Energy Saving Week
More of us may be working or studying from home at the moment and using our cars and public transport much, much less, thus saving fuel, emitting less carbon emissions and saving energy.
But let’s not congratulate ourselves too much, as there are many more simple ways that staff and students at Forth Valley College can reduce energy usage while we are spending more time at home.
As it’s National Energy Saving Week (Monday 18 January – Sunday 24 January) we have been inspired by handy hints from the Energy Saving Trust to help you save energy and some money at the same time.
Before lockdown restrictions many people’s heating would have been off during the day as they would have been out at work, now we are at home all day and things have changed. But human beings are more active during the day, so you will not need to have it up full blast. If you do need it on, only heat the rooms you are using. If you live alone, perhaps a portable heater directed to your seat might be an alternative to having the central heating on.
You could also try turning the thermostat down a degree or two to find a comfortable temperature – each degree can typically save around £80 a year.
Draught proofing around window and door frames is another energy saving technique that can keep you toasty in the winter months and allow you to buy more ice cream in the summer.
Also as you are not coming into work and having to adhere to a smart, but casual dress code, why not put your Christmas jumper on in February or anything you want to keep warm!
Charging and keeping tech on stand-by
This could be a potential money saver – perhaps saving up to £30 a year on bills! Top tips are:
- Unplug all chargers when not in use, especially any that have display lights
- Turn off tablets, laptops and consoles as soon as you stop using them, and ideally unplug them
- Do not charge electrical items once they reach 100% or leave them charging overnight
- Unplug your internet router when the last person goes to bed
- A standby saver allows you to turn all your appliances off standby in one go.
Always check instructions though as some satellite and digital TV recorders may need to be left plugged in so they can keep track of any programmes you want to record.
Let there be efficient light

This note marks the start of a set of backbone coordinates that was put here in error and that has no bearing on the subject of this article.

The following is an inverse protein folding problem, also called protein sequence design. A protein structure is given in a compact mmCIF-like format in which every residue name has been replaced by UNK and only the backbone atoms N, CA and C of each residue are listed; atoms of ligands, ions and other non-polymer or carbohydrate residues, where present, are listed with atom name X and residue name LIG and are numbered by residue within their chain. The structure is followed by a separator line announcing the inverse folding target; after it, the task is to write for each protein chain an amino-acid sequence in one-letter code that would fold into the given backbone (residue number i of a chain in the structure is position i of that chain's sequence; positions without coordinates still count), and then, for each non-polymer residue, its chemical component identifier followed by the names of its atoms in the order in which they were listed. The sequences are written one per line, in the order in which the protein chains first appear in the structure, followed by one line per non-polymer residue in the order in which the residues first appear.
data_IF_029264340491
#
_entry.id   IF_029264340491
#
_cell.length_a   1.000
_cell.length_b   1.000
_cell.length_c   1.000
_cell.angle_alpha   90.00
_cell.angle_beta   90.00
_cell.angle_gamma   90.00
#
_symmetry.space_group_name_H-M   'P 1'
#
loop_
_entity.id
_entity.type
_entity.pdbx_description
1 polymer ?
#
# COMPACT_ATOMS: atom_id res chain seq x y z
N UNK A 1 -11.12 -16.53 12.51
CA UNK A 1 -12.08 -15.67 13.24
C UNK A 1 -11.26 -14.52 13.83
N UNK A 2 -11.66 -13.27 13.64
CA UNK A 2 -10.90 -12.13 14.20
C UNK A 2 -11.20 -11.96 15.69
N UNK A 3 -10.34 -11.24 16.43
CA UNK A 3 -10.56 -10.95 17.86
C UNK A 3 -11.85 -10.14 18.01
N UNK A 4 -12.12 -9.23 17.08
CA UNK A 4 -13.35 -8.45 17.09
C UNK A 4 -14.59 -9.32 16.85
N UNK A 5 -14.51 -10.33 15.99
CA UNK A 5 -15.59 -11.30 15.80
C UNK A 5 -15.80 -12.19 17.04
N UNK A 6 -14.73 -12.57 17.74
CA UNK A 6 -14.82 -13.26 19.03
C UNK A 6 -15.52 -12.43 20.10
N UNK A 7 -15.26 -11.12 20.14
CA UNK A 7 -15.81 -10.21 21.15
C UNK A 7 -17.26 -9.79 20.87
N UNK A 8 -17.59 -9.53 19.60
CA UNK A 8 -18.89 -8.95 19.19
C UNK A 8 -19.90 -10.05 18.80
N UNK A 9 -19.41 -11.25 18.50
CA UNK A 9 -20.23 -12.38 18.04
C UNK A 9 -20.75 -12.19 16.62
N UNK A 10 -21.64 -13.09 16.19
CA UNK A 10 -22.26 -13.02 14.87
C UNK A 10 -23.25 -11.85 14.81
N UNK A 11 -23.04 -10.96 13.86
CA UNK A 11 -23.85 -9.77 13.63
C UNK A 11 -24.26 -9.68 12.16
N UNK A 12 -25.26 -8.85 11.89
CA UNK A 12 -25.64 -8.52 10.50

Try not to use electrical lighting during the day if you can help it and make sure people living in your home turn out the lights when they leave the room. That alone can save you £15 a year.
Also have a think about replacing traditional bulbs with energy efficient long lasting LED light bulbs. Apparently the UK average cost to replace all home lights bulbs would cost £100, but would save £35 on bills per year. This would be well worth it in the long run.
Tea or coffee
We can bet your consumption of tea and coffee has gone up over lockdown, and if that is the case there are some useful tips to make this simple practice more efficient.
- Don’t overfill your kettle –boil the amount of water you need for the number of drinks you are making at the time.
- Even if you drink a lot of hot drinks during the day, it’s still more energy efficient to boil what you need each time you make a drink rather than fill the kettle at the start of the day and boil too much water.
This can save around £6 a year, and you can see all these small savings are adding up to big bill savings and excellent ways to reduce the use of precious energy.
Doing the laundry can be the bane of many as far as domestic chores are concerned, but again there are opportunities to save some energy in the process.
One way to do this and save some money at the same time is to only run the washing machine when it is full, using the eco mode, and washing at 30 degrees whenever possible.
If you reduce your washing machine use by just one cycle per week you will save £5 a year on energy.
By the same token your dishwasher will be working double or triple time at the moment, but again wait till it is completely full before pressing start and also find the eco setting. More pennies to be saved here.
Too many cooks
If you bake or cook regularly, making food in batches in a full oven can once again reduce multiple fire-ups. You can then freeze any stuff you don’t eat immediately and use the micro-wave to reheat. Saves you binning excess food too.
Saving energy is all well and good, but perhaps you can save even more money by switching your energy supplier. Go on, shop around for a better deal.
Wash and go quickly
Did you know that taking one less minute in the shower each day can save up to £7 per person, per year on your energy bills. And if you use a water-efficient showerhead a household of four people could save an extra £70 a year on gas for water heating, plus £115 a year on water bills if they have a water meter.
It doesn’t take much effort to save energy and money, why not give it a go.